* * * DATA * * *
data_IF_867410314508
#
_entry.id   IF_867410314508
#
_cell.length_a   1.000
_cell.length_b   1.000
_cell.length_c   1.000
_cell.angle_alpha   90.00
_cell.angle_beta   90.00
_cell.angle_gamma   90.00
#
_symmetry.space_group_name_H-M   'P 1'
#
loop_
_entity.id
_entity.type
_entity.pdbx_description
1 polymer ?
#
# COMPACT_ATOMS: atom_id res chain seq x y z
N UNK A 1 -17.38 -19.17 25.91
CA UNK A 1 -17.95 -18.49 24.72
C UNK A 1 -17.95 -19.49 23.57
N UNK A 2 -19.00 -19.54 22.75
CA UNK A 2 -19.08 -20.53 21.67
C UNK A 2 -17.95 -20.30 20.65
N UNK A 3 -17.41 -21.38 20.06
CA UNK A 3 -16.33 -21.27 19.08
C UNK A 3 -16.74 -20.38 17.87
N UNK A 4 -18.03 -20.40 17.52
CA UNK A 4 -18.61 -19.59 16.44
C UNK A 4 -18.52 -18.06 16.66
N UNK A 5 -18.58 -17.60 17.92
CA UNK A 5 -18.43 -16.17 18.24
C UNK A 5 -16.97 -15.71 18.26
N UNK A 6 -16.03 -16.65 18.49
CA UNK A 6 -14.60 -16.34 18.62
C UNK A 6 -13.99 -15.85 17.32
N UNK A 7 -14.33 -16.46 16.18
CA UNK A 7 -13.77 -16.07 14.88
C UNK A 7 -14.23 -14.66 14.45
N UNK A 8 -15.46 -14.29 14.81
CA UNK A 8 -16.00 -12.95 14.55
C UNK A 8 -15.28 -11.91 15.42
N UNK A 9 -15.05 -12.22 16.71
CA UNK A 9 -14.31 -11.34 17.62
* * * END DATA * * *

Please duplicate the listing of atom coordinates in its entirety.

data_IF_867410314508
#
_entry.id   IF_867410314508
#
_cell.length_a   1.000
_cell.length_b   1.000
_cell.length_c   1.000
_cell.angle_alpha   90.00
_cell.angle_beta   90.00
_cell.angle_gamma   90.00
#
_symmetry.space_group_name_H-M   'P 1'
#
loop_
_entity.id
_entity.type
_entity.pdbx_description
1 polymer ?
#
# COMPACT_ATOMS: atom_id res chain seq x y z
N UNK A 1 -17.38 -19.17 25.91
CA UNK A 1 -17.95 -18.49 24.72
C UNK A 1 -17.95 -19.49 23.57
N UNK A 2 -19.00 -19.54 22.75
CA UNK A 2 -19.08 -20.53 21.67
C UNK A 2 -17.95 -20.30 20.65
N UNK A 3 -17.41 -21.38 20.06
CA UNK A 3 -16.33 -21.27 19.08
C UNK A 3 -16.74 -20.38 17.87
N UNK A 4 -18.03 -20.40 17.52
CA UNK A 4 -18.61 -19.59 16.44
C UNK A 4 -18.52 -18.06 16.66
N UNK A 5 -18.58 -17.60 17.92
CA UNK A 5 -18.43 -16.17 18.24
C UNK A 5 -16.97 -15.71 18.26
N UNK A 6 -16.03 -16.65 18.49
CA UNK A 6 -14.60 -16.34 18.62
C UNK A 6 -13.99 -15.85 17.32
N UNK A 7 -14.33 -16.46 16.18
CA UNK A 7 -13.77 -16.07 14.88
C UNK A 7 -14.23 -14.66 14.45
N UNK A 8 -15.46 -14.29 14.81
CA UNK A 8 -16.00 -12.95 14.55
C UNK A 8 -15.28 -11.91 15.42
N UNK A 9 -15.05 -12.22 16.71
CA UNK A 9 -14.31 -11.34 17.62